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Opinion: Rethink Closing the Libraries

Libraries are important for communities

When I had to move from Essex County a year ago to be near family I searched out a house I could stay in until I got old. 

It had to be within walking distance of a NYC bus, a milk store and a library. After 7 months of looking I found it here in Middletown, 0.6 miles from the Navesink Library.

Imagine my horror when after I settled in and started paying attention I read in November that maybe the library would be closed! 

After the holidays I went down to offer to volunteer and found out it was all over. The library was closing the end of January.  I looked up the minutes of the Board of Trustees and found it was business as usually until November when there was a good amount of discussion about the pros and cons of shutting down libraries. 

In 60 days from what seems to me to be preliminary discussions to a public statement that a decision has been formalized… in only 60 days.    

Less than 2 years ago there was a $1.1 million dollar surplus in the library budget and now it is all gone.  About half of that was given to the municipal budget along with reassurance form the mayor that this would not cause the library to close.

And yet that is what is happening.

When you say, “I am from Bayshore” or ‘I live in Navesink” it means something to you.  According to urban design theory, it means that you have memories, present circumstances and future purposes that revolve around the places where you live.  It is your personal geography.  

Common places that are touchstones for personal geography are landmarks and sacred spaces.  People use these special and unique spots to orient themselves, identify a place, for activities, and generally give meaning to their lives. 

When a place is part of a common experience, like a library, then you have what is called a social space.  It is created unselfconsciously and defined by society for a functional reason. It helps give you identity and connection to community. It helps define a community’s future.

I believe more discussion on the options possible with the limited funds available ought to take place before any final decisions are made about leaving empty public buildings as the future of Middletown. 

This post is contributed by a community member. The views expressed in this blog are those of the author and do not necessarily reflect those of Patch Media Corporation. Everyone is welcome to submit a post to Patch. If you'd like to post a blog, go here to get started.

jerseyswamps January 16, 2013 at 03:37 PM
I remember when the only library was a house on Kings Hwy. near the train station. It worked well. Residents should be thrilled with the very modern and large facility on New Monmouth Rd.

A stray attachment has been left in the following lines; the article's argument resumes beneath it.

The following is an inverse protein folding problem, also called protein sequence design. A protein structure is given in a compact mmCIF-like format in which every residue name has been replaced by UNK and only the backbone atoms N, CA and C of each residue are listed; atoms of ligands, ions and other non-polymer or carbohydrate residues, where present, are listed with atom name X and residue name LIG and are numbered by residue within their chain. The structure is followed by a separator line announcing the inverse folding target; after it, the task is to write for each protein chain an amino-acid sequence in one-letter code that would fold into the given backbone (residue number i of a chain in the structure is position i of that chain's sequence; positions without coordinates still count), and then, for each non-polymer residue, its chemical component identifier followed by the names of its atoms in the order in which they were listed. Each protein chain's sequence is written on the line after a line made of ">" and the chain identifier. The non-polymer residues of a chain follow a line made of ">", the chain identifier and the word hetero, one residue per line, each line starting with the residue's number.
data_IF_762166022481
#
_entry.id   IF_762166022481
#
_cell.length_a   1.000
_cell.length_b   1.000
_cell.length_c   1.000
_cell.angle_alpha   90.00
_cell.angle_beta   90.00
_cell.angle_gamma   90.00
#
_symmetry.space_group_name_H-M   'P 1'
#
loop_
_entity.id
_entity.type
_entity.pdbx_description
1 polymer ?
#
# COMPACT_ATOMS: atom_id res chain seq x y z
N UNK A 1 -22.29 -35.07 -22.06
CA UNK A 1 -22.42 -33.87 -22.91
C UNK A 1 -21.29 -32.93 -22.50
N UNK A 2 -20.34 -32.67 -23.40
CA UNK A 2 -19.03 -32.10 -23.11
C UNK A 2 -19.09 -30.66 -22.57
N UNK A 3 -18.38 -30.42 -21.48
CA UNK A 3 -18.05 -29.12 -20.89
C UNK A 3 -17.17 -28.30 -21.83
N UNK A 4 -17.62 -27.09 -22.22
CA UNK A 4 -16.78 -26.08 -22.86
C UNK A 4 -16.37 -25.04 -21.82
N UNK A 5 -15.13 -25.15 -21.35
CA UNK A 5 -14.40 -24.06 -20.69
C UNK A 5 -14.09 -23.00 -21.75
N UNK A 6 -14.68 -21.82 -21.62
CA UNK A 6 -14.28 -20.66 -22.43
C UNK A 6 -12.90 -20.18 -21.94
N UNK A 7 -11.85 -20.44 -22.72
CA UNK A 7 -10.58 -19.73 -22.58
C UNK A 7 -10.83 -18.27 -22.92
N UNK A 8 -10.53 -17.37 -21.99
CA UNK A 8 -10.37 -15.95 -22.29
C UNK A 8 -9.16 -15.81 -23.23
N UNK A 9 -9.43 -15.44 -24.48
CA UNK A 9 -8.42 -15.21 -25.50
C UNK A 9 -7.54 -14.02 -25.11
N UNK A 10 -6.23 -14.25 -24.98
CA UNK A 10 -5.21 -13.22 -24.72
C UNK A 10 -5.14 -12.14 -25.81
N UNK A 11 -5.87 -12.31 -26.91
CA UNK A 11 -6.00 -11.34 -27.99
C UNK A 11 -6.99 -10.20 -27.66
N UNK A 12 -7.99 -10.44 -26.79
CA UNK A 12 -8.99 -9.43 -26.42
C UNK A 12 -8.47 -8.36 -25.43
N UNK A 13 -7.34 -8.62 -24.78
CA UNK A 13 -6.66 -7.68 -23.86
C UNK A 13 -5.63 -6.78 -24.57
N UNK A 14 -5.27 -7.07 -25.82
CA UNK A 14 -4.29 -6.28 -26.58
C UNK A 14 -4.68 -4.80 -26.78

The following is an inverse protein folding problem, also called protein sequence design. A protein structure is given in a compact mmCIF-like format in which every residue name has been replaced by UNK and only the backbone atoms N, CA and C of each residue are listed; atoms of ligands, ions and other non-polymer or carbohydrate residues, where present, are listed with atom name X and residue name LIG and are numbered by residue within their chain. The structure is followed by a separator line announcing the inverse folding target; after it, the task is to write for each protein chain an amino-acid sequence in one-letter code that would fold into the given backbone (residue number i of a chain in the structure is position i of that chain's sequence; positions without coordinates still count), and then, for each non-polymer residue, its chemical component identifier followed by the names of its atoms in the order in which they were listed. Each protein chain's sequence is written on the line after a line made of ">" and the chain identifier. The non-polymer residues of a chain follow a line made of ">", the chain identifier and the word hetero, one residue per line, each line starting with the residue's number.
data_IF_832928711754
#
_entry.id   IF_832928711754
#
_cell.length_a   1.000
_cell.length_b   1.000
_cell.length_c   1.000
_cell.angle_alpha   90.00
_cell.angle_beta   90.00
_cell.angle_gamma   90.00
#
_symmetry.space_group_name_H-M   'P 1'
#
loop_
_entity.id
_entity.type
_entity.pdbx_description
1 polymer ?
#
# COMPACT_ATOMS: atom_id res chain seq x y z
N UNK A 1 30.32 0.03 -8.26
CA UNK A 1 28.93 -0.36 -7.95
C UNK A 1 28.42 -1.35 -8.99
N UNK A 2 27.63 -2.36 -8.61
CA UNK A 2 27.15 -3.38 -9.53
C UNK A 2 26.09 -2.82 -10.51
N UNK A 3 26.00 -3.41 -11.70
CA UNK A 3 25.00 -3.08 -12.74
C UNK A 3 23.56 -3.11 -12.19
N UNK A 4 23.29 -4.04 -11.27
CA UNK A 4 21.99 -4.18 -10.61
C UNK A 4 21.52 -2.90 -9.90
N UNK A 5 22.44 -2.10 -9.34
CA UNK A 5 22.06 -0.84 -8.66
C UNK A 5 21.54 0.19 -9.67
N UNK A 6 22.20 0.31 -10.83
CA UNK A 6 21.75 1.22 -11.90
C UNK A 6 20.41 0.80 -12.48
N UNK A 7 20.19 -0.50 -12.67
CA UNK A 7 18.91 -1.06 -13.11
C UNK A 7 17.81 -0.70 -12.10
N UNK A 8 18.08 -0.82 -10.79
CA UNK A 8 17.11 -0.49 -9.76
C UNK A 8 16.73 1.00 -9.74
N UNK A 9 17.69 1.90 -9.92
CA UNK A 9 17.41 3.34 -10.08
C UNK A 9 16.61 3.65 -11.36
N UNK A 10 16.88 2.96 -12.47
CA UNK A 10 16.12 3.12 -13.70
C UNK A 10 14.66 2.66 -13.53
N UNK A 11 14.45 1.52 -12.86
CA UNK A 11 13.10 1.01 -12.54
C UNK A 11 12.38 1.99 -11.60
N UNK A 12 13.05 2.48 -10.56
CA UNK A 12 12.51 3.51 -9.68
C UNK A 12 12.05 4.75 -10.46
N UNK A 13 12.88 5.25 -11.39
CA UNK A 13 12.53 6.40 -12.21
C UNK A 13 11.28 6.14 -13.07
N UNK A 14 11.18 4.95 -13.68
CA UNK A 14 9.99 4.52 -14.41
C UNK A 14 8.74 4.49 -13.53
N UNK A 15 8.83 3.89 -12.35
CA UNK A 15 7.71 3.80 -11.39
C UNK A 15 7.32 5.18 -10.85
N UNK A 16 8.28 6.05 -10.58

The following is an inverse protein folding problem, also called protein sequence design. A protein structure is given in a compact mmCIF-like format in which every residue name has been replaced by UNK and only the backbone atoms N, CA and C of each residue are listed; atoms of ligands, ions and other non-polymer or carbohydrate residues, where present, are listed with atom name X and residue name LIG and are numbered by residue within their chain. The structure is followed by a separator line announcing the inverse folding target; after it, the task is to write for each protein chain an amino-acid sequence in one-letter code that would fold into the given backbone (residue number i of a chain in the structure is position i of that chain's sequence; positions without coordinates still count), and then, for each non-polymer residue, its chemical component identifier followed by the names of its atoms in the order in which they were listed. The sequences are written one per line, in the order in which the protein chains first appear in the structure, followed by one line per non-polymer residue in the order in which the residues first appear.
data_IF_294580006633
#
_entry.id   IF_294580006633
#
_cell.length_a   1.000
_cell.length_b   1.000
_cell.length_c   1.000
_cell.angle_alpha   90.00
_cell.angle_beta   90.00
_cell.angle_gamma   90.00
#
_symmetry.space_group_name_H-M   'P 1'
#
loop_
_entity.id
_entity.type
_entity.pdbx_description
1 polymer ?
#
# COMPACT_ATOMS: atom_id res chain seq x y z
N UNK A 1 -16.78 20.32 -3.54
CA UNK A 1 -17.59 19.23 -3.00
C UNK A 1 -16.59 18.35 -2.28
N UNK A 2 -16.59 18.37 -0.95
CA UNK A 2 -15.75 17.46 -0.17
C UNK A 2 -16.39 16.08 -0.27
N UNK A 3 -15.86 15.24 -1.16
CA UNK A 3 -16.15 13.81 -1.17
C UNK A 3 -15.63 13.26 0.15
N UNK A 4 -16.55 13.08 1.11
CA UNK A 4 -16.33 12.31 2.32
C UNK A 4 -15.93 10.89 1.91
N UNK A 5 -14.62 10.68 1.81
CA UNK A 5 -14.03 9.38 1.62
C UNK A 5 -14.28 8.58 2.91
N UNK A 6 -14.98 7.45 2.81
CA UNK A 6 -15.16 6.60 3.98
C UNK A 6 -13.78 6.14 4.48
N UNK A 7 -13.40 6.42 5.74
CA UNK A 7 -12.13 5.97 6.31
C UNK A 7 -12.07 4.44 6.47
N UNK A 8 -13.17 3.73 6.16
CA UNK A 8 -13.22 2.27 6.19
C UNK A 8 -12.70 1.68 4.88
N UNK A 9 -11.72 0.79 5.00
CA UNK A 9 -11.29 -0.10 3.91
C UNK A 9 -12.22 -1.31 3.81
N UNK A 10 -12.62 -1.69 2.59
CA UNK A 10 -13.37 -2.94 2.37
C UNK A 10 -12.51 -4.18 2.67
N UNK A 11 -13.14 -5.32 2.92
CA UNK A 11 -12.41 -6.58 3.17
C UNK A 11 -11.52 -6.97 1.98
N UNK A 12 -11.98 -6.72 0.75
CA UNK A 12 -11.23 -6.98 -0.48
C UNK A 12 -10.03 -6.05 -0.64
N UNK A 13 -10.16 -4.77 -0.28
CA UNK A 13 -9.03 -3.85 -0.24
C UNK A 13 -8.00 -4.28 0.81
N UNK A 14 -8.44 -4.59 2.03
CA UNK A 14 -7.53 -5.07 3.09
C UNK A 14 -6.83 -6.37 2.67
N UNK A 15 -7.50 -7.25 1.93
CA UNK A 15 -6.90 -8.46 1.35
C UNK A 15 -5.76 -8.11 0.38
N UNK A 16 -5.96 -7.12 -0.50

Polly Graf January 16, 2013 at 07:17 PM
"fires a principal because one BOE member was mad at him" You have no idea what you are talking about, that never happened.. "hire new superintendents every few years" Hello. The superintendents keep leaving because they can't work with our BOE,
Lisa January 16, 2013 at 10:04 PM
I've lived in Navesink for 46 years. I grew up using that library and so did many of my friends and neighbors. My daughter and her friends have used it too over the years. JasperRam is correct in noting that the main branch is out of range for many of our children. It is really a sin that the last year the board voted to give money to the township because they had a surplus of monies and now they are trying to shut down a vital resource to our small community.(I'm guessing a few board members have changed since last year). They had promised that this wouldn't happen. It's a disgrace! Lisa
JasperRam January 16, 2013 at 11:12 PM
Just find a way of keeping these libraries especially those near the Title I schools like Navesink and Port Monmouth. The children of our town and their families use them and need them. When the town was such that kids were able to walk on our streets for a mile or so - long time ago - one library may have been enough.
Pilgrim February 07, 2013 at 03:08 AM
Joe, or is it Gerry, care to comment on theTOMSA pension and healthcare that Pat Parkinson (former Township Committee person and Executive Director of TOMSA) is enjoying in his retirement in North Carolina and the healthcare that Tom Stokes, TOMSA alternate, is enjoying in Florida six months of the year and the pension he will enjoy when he retires and pension and healthcare that Joan Smith former Township Committee person is also enjoying, with all of this is being paid for with Middletown taxpayer dollars. There is far more evidence available to support that it is the financial mismanagement of the Township Committee that is accountable for the present financial condition of the Middletown Library: cell tower lease sales, the gross costs of building and maintaining the Middletown Arts Center; poorly planned property revaluations; underserved five figure bonus to the tax assessor; years of emergency appropriations (millions of dollars) for health care; engineering studies conducted by T&M Engineering for Shadow Lake dredging and turf fields; the original purchase of the Swim Club (with the very recent $1,000,000 appropriation for this asset that the Township no longer owns); the Conifer Project along with the recreation fields that Middletown taxpayers are paying for that will belong to Atlantic Highlands; years of bonding/debt service. This great recession brought all of this to light and and forced the Committee to take surplus and more from the Library budget.

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